It's Spring. Why Do I Still Have Mice In My House?

Brown mouse

You'd think that with everything coming back to life, that mouse would want to be back out in nature where he belongs. But mice are commensal creatures. Unlike a parasite which lives in its host and does harm, commensal creatures live along side their host, deriving benefits from being in proximity. That means they are motivated to stay around you. So, the real question is, "Are you being a good host?"

House mice are basically freeloaders. Living in nature is too much of a downer, dude. That means they live in houses, not nature. It just happens to be your house they're living in at the moment. But it doesn't have to be. All you have to do is be a lousy host and your guest will leave.

How to be a lousy host for guest mice:

  1. For crying out loud, don't feed them. No freeloader is ever going to leave if you give them three square meals a day. Mice are rodents, so there is really no shelf or cabinet that you keep food in, that they can't chew their way into. The safest place for food is in the fridge, a freezer or hard plastic containers. This is especially important for food that is in cardboard or paper packaging.
  2. Don't give them snacks. Some unwanted guests may even stay if there are snacks around. Be sure to clean up crumbs around the toaster, jelly off the counter and all of the tiny things stuck to the kitchen table. Clean floor and rugs regularly. Don't leave food dishes or have beverages laying around the house, especially overnight. And don't leave a dry stack of dirty dishes on the counter. Stick those dishes in soapy water. If mice can find a snack, they'll stick around.
  3. Don't offer your unwanted guest a drink. If you have a leaky faucet or pipe, you'll be creating a puddle that mice will enjoy. More often, mice will go to the rotted place they chewed their way into the house and get a drink from the liquid there. If you have mice in your house, it is important to address the conditions that brought them in. Make sure your gutters are undamaged and unobstructed. And, make sure they channel water away from your house--not down your walls. A wet wall will have rotted areas. Moisture is the death of a home. Mice could be the wake-up call you need to get motivated on those important home repairs.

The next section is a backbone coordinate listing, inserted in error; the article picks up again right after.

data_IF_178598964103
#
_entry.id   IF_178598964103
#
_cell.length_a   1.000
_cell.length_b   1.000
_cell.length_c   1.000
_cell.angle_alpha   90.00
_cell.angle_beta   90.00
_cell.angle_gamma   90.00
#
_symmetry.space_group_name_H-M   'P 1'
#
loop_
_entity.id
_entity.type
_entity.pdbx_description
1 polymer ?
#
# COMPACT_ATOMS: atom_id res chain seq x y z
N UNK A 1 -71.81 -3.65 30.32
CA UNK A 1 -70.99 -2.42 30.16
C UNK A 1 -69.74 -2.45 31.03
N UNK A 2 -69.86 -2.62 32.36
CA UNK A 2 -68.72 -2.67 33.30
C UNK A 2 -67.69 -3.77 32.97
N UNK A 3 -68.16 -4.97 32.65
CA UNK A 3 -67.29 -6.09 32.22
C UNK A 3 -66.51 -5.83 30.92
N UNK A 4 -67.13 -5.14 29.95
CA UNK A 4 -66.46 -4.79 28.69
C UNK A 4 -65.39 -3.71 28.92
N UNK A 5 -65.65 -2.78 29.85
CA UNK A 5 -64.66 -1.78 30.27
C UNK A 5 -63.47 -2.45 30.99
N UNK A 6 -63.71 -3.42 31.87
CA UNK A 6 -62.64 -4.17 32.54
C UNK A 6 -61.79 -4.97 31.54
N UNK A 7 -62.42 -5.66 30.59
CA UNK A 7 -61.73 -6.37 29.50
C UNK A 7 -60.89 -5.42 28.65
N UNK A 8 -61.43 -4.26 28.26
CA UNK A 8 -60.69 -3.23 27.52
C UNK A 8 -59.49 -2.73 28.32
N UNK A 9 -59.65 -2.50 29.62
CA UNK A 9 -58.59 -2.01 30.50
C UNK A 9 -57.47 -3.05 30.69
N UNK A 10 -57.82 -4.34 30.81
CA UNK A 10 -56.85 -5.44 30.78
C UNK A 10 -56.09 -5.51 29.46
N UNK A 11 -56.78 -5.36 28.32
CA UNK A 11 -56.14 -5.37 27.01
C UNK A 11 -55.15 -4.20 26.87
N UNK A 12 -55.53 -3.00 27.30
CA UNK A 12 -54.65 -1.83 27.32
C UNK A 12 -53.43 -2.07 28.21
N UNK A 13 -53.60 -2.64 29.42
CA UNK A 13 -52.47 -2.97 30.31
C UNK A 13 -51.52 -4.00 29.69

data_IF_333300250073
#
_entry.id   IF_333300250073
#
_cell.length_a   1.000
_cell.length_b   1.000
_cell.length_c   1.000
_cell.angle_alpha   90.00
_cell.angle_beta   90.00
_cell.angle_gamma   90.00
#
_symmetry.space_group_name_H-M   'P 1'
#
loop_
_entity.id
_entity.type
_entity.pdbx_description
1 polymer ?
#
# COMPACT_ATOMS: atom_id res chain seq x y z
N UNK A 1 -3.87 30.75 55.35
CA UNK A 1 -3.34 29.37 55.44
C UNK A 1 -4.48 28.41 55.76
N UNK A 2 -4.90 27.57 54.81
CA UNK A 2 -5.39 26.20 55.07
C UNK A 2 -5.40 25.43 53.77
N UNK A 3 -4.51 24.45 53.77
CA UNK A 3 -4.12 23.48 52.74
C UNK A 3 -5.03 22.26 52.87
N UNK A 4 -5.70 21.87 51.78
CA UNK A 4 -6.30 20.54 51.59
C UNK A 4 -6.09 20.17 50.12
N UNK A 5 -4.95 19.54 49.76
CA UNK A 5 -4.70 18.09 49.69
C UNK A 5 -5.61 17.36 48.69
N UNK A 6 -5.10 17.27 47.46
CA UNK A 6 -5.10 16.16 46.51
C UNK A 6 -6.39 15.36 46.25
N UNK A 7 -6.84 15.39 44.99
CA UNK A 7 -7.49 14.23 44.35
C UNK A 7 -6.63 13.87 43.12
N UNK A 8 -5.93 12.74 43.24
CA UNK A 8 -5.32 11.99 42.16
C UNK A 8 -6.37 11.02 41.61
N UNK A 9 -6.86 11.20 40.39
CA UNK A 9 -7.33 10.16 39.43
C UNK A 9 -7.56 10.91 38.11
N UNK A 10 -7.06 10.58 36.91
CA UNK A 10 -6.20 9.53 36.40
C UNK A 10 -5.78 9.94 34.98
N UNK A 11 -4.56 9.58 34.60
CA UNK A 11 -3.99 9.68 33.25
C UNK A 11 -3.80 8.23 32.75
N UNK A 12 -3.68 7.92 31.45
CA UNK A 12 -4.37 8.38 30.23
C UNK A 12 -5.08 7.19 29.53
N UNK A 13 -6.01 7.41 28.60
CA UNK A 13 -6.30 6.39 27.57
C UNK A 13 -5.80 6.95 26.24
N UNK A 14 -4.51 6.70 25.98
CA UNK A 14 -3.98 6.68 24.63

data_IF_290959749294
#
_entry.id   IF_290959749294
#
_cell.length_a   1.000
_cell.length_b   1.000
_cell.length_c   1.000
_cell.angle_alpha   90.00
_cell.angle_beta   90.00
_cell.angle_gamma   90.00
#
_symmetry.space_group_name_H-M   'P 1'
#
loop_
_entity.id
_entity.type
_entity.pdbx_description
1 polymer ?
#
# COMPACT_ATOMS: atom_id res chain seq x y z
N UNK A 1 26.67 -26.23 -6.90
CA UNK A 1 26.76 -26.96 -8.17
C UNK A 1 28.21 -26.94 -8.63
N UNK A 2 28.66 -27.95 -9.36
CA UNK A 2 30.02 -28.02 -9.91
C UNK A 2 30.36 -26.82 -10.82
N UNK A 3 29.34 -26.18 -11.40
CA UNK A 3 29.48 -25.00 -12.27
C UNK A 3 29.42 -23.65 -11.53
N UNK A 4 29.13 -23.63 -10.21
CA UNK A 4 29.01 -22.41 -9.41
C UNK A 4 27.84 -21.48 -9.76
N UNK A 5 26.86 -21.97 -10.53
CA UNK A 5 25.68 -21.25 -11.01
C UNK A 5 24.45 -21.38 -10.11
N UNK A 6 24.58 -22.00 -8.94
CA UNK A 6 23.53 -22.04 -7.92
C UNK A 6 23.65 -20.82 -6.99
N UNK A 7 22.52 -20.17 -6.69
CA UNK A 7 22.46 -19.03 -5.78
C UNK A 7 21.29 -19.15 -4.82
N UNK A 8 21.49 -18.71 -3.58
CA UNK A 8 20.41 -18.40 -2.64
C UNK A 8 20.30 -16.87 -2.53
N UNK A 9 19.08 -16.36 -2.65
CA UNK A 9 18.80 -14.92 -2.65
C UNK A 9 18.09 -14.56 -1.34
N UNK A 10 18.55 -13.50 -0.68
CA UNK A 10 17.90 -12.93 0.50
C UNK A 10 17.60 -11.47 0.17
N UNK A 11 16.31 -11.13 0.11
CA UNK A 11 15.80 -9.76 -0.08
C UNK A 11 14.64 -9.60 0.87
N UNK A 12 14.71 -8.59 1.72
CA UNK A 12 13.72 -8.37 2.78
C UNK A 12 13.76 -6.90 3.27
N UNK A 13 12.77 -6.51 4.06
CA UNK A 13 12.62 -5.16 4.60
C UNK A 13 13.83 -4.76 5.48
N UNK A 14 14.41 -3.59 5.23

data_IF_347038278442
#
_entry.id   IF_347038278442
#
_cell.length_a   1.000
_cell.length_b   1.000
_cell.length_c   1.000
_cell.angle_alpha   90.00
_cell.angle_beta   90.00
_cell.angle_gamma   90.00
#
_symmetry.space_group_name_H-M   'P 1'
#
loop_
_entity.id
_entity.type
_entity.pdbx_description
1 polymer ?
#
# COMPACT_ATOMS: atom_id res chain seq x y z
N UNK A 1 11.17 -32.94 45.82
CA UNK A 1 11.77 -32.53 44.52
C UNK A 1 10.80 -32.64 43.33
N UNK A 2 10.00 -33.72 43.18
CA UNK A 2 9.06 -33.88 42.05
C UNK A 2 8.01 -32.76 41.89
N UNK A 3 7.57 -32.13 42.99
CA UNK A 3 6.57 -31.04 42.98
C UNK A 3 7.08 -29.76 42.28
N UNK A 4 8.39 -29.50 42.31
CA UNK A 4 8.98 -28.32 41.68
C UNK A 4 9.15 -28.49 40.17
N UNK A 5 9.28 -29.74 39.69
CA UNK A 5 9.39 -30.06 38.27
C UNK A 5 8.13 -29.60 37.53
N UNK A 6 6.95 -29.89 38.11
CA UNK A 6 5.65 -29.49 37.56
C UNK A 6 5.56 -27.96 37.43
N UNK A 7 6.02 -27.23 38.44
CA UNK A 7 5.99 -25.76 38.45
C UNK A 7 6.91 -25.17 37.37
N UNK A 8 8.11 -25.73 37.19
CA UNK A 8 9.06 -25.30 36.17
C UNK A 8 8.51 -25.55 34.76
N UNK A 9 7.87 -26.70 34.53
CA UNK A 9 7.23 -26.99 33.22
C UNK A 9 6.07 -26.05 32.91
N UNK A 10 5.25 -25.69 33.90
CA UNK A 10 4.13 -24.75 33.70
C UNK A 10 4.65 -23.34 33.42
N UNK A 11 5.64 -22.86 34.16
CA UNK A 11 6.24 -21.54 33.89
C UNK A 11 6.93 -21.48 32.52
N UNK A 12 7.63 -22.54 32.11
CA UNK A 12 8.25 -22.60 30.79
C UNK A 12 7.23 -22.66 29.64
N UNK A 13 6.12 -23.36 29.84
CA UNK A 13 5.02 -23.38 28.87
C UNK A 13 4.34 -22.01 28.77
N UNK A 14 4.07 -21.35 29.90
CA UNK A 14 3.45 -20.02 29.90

4. Spend a little time on the exterior of your house. Check screens for rips, make sure vents are not broken or loose. Look around at your foundation, cable wire entry points, and doors and windows for gaps and cracks. Weatherstripping can go a long way to fixing any gaps around the doors or windows and simply caulking the holes around where your cable wire and other utilities come into the home is a great help. If you have a chimney, be sure that it has a vent cover as well. Mice are fantastic climbers and can typically fit in a hole the size of a nickel.
  5. Make sure that your firewood and debri are at least 20 feet away from the house. This is a great hiding spot for any rodent opportunist waiting for you to leave that door open long enough for him to slip through. A mouse is perfectly content to wait it out in your wood box outside your door or in an accommodating bush that is growing to close to the house.

No one likes an unwanted guest. If you take away the food and water they need to survive, mice will find another house to live in. You may want to also consider getting a pest control company to do an inspection and give you some insight. The conditions that brought mice into your house could bring other damaging pests, like termites and carpenter ants. Don't let pets steal the equity you have in your home. Do the maintenance that is needed to retain the value of your home.

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